The potential for generative AI to rapidly influence workplaces is driving attention towards this technology. McKinsey’s report on generative AI, published in June 2023, offers valuable insights into the shrinking timelines for the substitution of human tasks by generative AI. Comparing estimates from these experts with projections made in 2017, it is remarkable how the estimated timelines have contracted significantly.

These accelerated timelines raise questions about how we interpret this information. Drawing from my observations of the pandemic’s impact on work, closely studying current realities and engaging with field experts becomes crucial. During my webinar, I inquired about generative AI’s position on leadership agendas. Over half of attendees (52%) affirmed that it is a CEO priority with ongoing discussions surrounding its impact. Only 13% stated that it has not yet gained significant traction.

Although generative AI sits atop leaders’ agendas, debate surrounding its scope remains active. The subject of machines and creativity emerged as a central theme during the webinar. While McKinsey’s panel of technologists estimated that human-level creativity would be achieved by generative AI between 2025 and 2030, opinions among leaders varied significantly. This discrepancy reflects contrasting perspectives, with technological experts potentially overestimating progress while psychologists like myself may lean towards overestimating human progress.

The lack of consensus regarding whether gen AI will achieve human creativity at the top quartile between 2023 and 2030 was striking—10% strongly agreed, 34% agreed, 22% were neutral, 30% disagreed, and 4% strongly disagreed. Conducting a quick survey revealed diverse thoughts among participants within seconds. Comments highlighted various arguments supporting agreement or disagreement: breaking down creativity into logical steps; leveraging data; emphasizing prompts over AI; drawing parallels with existing creative works like songs; concerns about augmentation rather than substitution of creative individuals; the role of empathy, vulnerability, and originality; and the need for government regulations due to unknowns.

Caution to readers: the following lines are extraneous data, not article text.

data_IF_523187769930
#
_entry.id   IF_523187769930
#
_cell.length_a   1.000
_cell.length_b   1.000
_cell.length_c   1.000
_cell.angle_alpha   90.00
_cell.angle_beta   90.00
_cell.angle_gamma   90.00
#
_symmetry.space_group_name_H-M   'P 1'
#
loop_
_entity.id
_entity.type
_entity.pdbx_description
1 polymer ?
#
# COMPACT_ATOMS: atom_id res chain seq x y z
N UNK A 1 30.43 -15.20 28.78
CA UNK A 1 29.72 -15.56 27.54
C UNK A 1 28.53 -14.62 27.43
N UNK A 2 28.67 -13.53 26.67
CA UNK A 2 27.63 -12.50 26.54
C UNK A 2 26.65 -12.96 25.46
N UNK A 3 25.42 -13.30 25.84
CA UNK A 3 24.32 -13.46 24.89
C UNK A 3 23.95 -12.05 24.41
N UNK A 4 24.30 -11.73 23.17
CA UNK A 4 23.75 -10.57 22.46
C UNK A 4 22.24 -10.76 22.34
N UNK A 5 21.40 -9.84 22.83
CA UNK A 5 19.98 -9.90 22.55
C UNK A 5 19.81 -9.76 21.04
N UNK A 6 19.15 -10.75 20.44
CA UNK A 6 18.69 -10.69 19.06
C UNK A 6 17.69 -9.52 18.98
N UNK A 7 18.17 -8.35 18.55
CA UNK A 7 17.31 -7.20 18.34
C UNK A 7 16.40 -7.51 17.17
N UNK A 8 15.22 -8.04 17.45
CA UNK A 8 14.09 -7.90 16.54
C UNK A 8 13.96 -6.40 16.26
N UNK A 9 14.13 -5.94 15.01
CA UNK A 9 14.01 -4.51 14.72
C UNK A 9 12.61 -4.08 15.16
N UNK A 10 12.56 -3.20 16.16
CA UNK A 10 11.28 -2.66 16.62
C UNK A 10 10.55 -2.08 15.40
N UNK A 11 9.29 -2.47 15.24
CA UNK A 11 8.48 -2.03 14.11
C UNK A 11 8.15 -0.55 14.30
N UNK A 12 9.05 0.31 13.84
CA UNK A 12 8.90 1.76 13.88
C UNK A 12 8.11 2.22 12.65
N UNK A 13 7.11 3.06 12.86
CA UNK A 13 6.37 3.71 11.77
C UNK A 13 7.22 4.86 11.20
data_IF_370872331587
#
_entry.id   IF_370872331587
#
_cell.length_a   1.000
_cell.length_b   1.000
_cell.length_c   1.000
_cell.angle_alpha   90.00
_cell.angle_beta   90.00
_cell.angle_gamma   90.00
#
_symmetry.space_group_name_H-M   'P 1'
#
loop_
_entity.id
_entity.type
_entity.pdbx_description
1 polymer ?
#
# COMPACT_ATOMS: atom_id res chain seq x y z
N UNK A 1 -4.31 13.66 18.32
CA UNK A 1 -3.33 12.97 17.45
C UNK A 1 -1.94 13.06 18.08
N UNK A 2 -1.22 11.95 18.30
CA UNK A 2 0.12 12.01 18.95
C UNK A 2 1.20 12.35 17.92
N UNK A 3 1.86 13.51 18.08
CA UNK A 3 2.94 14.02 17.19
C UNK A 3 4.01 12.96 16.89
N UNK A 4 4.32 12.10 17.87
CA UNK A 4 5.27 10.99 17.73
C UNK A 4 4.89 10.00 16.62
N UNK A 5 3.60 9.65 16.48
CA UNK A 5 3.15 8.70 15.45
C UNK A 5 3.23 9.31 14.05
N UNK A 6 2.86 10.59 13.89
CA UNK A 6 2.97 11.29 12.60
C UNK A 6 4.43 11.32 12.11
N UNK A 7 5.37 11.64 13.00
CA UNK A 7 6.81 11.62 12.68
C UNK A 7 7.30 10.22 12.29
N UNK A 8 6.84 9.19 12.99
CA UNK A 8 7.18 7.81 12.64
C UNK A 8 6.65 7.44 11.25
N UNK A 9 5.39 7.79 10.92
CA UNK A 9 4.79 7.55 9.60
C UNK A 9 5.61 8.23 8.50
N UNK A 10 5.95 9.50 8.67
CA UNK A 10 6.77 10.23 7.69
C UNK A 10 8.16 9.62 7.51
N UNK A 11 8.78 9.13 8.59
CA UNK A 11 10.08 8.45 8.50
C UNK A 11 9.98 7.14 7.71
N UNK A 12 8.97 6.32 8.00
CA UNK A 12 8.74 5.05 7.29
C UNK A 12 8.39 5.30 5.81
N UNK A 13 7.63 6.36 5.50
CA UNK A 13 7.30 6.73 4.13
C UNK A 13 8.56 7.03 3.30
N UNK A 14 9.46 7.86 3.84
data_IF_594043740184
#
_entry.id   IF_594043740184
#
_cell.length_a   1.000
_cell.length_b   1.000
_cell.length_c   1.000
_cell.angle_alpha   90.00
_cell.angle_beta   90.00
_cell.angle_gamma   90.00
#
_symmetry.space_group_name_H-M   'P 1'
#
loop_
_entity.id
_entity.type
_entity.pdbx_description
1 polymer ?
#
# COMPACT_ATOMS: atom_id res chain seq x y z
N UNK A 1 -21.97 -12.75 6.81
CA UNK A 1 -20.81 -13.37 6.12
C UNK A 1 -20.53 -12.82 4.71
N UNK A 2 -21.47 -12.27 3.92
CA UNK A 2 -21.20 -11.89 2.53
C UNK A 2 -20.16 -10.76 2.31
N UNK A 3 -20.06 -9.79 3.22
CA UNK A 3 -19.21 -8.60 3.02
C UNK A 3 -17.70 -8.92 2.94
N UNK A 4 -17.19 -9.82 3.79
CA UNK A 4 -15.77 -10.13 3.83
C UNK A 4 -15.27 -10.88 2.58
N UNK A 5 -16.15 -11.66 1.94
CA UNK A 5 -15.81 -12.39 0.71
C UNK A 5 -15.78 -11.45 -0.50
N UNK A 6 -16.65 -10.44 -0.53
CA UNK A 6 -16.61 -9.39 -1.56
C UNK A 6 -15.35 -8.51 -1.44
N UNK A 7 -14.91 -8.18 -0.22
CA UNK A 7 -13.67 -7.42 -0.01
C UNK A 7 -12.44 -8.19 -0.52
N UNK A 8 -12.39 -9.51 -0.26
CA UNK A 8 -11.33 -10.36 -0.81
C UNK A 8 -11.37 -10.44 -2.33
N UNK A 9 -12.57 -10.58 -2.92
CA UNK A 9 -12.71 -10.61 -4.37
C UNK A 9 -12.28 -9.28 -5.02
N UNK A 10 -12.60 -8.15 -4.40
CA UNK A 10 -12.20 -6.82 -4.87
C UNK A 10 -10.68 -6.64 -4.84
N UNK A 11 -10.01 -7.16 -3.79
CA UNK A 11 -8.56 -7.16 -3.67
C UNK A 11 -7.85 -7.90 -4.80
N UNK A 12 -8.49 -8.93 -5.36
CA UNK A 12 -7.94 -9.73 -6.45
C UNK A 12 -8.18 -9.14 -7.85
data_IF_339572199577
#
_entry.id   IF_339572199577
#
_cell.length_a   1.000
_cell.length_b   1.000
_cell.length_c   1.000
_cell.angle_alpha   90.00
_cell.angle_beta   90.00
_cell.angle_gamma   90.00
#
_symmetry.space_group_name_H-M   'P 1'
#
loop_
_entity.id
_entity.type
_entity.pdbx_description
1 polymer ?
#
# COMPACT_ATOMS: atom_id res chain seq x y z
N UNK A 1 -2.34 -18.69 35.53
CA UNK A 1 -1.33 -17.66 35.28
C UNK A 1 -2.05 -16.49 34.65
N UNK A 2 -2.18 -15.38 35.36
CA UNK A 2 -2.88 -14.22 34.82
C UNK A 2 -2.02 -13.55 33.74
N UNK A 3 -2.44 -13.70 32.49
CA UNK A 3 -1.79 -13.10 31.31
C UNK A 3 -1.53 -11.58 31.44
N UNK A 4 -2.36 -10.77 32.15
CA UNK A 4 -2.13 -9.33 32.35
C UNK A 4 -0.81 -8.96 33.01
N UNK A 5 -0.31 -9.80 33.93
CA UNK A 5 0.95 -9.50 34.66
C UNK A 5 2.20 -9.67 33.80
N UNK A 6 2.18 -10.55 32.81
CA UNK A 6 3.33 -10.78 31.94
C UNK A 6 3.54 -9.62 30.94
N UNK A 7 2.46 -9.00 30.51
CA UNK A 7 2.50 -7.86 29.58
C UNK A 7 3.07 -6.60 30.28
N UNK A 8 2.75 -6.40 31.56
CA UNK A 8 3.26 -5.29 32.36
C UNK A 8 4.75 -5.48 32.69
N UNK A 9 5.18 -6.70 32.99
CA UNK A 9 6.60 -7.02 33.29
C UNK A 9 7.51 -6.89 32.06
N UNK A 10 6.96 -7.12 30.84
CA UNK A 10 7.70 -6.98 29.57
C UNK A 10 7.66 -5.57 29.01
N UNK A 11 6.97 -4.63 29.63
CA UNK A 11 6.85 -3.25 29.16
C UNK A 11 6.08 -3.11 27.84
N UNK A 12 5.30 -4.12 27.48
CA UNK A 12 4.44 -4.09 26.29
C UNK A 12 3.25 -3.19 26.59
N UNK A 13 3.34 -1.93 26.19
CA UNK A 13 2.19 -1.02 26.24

The diversity of opinions serves as a reminder of the richness of conversation surrounding generative AI. Engaging in open debates around this topic is essential for progress.

In terms of experimentation and usage, I was curious about current applications of generative AI. Specifically, my focus was on its impact on the experiences of workers within the human capital realm. McKinsey’s report highlights productivity enhancements resulting from generative AI’s automation across various activities. For knowledge workers, these enhancements involve technology substituting or augmenting tasks such as establishing connections, retrieving stored data, personalizing content, automating activities, enhancing response speed, and facilitating collaboration.

During the webinar, I explored participants’ insights on the current velocity of generative AI usage within three human capital domains: talent development (e.g., recruitment, induction, career management), productivity (e.g., skills training, collaboration management), and change management (e.g., internal knowledge management). The self-selected attendees demonstrated